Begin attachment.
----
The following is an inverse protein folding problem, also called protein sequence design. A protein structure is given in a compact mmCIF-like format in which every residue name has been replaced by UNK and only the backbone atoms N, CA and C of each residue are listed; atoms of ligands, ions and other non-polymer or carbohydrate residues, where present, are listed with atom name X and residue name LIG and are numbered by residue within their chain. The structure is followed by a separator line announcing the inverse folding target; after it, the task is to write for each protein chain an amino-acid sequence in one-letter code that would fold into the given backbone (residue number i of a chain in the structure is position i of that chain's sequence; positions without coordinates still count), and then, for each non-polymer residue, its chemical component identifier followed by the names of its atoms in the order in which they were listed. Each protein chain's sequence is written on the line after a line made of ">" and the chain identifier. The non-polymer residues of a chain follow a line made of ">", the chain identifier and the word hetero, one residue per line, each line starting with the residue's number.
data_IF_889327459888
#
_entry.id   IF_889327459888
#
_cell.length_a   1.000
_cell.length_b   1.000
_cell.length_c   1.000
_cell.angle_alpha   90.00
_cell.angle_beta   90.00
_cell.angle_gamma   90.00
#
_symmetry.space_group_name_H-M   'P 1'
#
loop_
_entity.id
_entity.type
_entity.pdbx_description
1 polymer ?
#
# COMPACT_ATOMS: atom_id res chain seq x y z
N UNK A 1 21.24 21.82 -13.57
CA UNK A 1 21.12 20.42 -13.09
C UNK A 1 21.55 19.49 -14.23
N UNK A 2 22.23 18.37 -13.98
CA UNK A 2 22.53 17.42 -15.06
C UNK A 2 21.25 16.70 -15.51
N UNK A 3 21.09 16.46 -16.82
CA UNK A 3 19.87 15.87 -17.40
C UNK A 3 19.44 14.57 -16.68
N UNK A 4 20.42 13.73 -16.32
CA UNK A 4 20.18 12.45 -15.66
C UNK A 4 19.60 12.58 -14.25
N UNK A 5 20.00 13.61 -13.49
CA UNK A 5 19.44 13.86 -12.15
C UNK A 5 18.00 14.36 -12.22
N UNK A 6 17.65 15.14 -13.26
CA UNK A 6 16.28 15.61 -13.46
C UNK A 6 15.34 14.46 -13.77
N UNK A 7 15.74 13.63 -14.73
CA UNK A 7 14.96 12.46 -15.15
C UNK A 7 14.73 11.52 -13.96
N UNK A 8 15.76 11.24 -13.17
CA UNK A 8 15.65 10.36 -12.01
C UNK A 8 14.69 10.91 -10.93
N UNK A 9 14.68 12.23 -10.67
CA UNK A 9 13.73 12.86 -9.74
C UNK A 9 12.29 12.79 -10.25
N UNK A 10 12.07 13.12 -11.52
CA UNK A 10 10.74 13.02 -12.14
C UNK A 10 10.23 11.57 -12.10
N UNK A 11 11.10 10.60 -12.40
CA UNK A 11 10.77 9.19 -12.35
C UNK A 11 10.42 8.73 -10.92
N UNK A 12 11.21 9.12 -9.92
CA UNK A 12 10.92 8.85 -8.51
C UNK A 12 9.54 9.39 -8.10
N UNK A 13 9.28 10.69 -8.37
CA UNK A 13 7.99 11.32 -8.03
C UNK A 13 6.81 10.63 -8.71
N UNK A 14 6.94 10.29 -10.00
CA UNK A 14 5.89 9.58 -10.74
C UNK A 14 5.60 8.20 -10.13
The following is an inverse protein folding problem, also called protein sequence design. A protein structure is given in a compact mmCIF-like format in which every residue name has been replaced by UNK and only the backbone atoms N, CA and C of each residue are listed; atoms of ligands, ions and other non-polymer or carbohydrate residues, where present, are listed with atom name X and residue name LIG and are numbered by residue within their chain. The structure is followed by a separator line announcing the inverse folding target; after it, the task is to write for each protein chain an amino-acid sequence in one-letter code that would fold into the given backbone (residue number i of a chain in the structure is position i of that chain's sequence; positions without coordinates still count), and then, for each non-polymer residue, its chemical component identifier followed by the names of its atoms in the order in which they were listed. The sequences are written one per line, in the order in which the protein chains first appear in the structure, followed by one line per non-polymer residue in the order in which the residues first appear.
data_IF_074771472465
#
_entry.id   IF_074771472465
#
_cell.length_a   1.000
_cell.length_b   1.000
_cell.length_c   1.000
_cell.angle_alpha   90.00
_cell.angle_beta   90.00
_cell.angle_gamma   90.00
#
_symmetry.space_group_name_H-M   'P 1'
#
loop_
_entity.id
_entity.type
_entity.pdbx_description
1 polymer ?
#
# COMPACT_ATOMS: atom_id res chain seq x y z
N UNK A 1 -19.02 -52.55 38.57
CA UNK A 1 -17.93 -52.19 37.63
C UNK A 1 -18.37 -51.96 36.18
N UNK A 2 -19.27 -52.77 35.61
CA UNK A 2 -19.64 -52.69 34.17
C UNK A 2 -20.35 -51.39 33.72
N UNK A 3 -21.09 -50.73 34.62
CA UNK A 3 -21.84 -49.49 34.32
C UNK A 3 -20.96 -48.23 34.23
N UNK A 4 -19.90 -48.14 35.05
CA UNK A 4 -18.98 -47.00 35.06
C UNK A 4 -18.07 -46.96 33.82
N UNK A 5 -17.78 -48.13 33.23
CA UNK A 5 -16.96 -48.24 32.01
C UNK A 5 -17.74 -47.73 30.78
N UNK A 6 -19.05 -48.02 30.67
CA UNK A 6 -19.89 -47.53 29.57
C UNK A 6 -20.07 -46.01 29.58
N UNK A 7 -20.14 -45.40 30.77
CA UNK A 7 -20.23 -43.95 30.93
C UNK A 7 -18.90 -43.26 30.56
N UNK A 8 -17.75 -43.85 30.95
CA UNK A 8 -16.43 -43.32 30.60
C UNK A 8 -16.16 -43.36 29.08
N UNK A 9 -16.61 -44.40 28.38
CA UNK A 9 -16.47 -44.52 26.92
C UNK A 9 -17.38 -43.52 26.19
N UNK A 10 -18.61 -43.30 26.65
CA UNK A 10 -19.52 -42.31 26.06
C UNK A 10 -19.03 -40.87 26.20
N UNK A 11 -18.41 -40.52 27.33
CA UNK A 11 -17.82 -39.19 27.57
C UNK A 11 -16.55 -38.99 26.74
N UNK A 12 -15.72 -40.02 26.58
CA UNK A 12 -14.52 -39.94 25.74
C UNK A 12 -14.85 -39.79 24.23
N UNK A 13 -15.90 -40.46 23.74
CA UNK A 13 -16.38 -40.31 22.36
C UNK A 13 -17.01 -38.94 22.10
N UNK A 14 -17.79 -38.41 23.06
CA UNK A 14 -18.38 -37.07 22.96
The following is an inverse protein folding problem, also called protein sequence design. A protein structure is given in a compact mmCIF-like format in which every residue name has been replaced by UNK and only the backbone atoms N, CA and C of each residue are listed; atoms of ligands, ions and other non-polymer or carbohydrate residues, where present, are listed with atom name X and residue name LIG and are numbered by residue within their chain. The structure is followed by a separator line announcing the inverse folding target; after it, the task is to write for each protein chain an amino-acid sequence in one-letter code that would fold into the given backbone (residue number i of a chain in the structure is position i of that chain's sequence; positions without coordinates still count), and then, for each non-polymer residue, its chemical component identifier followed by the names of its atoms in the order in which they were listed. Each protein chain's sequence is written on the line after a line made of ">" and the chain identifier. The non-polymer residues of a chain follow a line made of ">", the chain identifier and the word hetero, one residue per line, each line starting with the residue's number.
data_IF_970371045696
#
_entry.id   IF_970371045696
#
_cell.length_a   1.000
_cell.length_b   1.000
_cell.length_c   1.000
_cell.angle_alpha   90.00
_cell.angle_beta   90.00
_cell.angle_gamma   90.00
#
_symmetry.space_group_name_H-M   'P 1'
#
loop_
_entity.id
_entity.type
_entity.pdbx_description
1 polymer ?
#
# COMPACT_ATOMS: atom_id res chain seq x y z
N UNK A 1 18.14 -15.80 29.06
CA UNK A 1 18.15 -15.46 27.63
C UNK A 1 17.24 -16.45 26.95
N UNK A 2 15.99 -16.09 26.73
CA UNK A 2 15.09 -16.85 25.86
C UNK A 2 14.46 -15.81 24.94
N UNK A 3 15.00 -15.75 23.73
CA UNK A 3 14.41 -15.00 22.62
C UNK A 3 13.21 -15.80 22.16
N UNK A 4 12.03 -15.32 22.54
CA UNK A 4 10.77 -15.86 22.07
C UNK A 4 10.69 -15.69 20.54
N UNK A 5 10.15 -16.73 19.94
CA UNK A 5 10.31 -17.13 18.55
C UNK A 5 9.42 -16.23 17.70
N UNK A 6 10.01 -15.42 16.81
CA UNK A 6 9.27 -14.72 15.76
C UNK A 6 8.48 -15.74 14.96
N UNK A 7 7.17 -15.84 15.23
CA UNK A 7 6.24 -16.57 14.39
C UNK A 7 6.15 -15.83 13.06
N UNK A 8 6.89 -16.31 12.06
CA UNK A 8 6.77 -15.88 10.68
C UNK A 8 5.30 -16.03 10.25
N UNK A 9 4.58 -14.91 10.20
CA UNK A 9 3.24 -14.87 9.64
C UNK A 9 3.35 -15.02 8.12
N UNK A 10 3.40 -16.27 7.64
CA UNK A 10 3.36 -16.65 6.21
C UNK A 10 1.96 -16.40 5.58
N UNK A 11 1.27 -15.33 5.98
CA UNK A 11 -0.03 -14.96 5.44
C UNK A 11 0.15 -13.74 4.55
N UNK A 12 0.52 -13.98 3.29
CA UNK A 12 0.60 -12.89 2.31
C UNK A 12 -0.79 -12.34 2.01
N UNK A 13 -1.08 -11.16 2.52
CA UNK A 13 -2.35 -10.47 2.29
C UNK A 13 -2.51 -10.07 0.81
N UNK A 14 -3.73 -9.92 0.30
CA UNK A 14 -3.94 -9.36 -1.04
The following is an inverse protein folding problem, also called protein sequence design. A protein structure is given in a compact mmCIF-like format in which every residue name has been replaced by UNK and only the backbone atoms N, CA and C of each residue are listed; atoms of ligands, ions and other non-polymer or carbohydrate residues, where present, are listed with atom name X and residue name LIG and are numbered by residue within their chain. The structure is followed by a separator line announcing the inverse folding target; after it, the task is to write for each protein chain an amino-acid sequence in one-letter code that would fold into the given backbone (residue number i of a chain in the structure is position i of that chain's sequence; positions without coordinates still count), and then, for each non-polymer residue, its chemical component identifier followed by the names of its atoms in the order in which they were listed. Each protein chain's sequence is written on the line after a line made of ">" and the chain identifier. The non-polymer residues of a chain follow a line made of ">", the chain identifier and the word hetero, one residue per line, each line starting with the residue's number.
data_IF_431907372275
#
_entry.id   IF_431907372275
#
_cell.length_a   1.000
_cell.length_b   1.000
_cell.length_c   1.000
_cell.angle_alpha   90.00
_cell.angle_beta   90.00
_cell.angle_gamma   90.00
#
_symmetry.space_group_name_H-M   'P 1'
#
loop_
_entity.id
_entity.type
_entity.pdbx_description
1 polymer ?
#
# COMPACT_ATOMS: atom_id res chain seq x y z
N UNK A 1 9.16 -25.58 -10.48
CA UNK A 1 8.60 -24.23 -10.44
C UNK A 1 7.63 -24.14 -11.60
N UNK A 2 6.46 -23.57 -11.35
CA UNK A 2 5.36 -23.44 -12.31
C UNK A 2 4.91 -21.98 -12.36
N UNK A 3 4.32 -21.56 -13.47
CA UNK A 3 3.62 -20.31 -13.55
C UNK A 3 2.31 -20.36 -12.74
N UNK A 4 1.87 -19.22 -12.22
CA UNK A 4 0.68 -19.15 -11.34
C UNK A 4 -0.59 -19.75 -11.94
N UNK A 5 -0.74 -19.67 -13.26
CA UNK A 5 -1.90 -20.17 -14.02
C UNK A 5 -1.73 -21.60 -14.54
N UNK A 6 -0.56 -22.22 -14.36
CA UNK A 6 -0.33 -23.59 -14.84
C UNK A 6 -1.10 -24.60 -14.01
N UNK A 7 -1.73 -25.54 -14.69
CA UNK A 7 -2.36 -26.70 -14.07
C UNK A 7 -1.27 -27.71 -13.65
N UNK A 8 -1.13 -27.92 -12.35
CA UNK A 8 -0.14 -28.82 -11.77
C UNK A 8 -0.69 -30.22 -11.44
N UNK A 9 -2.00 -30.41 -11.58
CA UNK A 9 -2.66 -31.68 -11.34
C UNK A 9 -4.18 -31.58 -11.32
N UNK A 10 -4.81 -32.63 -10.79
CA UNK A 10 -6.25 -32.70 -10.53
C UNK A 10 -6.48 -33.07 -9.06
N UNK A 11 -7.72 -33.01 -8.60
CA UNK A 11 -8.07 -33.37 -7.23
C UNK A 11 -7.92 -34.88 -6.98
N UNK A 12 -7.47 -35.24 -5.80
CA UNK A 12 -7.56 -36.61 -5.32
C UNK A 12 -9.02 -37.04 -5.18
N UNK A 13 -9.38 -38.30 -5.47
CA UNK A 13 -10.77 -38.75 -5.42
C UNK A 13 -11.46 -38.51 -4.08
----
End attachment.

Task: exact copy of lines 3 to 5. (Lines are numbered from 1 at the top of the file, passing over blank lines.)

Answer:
#
_entry.id   IF_889327459888
#